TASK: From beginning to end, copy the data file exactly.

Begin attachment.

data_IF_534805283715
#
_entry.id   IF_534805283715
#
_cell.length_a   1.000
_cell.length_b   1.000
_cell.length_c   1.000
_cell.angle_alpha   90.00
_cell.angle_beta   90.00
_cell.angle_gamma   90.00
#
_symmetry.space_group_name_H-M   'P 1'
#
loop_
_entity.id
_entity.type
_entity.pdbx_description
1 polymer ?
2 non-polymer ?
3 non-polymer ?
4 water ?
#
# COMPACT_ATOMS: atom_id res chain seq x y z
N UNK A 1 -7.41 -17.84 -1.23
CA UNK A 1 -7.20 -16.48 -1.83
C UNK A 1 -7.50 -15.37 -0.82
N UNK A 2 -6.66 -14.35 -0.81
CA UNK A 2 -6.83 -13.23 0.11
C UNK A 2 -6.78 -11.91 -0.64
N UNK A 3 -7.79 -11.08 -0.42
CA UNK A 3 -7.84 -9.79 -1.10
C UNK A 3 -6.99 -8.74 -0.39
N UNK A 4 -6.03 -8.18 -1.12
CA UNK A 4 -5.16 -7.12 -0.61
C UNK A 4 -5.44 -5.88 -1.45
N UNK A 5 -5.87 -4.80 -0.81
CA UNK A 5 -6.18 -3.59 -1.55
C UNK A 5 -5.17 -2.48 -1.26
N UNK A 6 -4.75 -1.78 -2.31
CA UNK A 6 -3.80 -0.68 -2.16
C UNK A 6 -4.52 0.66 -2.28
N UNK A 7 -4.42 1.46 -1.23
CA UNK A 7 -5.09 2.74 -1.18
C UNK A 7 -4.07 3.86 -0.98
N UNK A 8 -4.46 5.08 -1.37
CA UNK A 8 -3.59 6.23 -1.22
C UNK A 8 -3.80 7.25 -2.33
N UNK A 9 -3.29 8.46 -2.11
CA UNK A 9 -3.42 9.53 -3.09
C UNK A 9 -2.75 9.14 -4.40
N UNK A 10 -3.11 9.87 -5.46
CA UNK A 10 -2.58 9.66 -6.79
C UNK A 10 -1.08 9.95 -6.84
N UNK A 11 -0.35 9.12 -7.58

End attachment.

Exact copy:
data_IF_534805283715
#
_entry.id   IF_534805283715
#
_cell.length_a   1.000
_cell.length_b   1.000
_cell.length_c   1.000
_cell.angle_alpha   90.00
_cell.angle_beta   90.00
_cell.angle_gamma   90.00
#
_symmetry.space_group_name_H-M   'P 1'
#
loop_
_entity.id
_entity.type
_entity.pdbx_description
1 polymer ?
2 non-polymer ?
3 non-polymer ?
4 water ?
#
# COMPACT_ATOMS: atom_id res chain seq x y z
N UNK A 1 -7.41 -17.84 -1.23
CA UNK A 1 -7.20 -16.48 -1.83
C UNK A 1 -7.50 -15.37 -0.82
N UNK A 2 -6.66 -14.35 -0.81
CA UNK A 2 -6.83 -13.23 0.11
C UNK A 2 -6.78 -11.91 -0.64
N UNK A 3 -7.79 -11.08 -0.42
CA UNK A 3 -7.84 -9.79 -1.10
C UNK A 3 -6.99 -8.74 -0.39
N UNK A 4 -6.03 -8.18 -1.12
CA UNK A 4 -5.16 -7.12 -0.61
C UNK A 4 -5.44 -5.88 -1.45
N UNK A 5 -5.87 -4.80 -0.81
CA UNK A 5 -6.18 -3.59 -1.55
C UNK A 5 -5.17 -2.48 -1.26
N UNK A 6 -4.75 -1.78 -2.31
CA UNK A 6 -3.80 -0.68 -2.16
C UNK A 6 -4.52 0.66 -2.28
N UNK A 7 -4.42 1.46 -1.23
CA UNK A 7 -5.09 2.74 -1.18
C UNK A 7 -4.07 3.86 -0.98
N UNK A 8 -4.46 5.08 -1.37
CA UNK A 8 -3.59 6.23 -1.22
C UNK A 8 -3.80 7.25 -2.33
N UNK A 9 -3.29 8.46 -2.11
CA UNK A 9 -3.42 9.53 -3.09
C UNK A 9 -2.75 9.14 -4.40
N UNK A 10 -3.11 9.87 -5.46
CA UNK A 10 -2.58 9.66 -6.79
C UNK A 10 -1.08 9.95 -6.84
N UNK A 11 -0.35 9.12 -7.58